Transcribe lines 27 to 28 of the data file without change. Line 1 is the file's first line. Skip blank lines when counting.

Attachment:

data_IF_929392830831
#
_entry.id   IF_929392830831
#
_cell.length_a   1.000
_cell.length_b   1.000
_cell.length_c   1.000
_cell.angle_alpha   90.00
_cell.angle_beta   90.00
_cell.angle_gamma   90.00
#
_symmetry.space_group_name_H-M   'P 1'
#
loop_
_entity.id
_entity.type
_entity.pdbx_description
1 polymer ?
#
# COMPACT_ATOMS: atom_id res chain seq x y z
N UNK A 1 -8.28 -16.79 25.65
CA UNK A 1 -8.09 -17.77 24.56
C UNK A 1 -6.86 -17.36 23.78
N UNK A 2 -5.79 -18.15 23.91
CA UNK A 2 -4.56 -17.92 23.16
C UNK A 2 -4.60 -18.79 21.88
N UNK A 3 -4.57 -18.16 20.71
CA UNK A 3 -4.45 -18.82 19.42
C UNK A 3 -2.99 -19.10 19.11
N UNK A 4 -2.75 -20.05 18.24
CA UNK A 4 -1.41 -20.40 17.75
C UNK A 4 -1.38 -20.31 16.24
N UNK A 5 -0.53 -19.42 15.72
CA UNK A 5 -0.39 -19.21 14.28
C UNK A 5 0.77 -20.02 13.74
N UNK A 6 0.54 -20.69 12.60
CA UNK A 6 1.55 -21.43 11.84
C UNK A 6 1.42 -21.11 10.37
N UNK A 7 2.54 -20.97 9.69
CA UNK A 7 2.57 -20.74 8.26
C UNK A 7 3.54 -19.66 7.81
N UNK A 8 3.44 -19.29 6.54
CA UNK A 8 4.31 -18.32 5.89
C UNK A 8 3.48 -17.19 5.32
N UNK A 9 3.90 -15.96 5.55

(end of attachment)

N UNK A 3 -4.57 -18.16 20.71
CA UNK A 3 -4.45 -18.82 19.42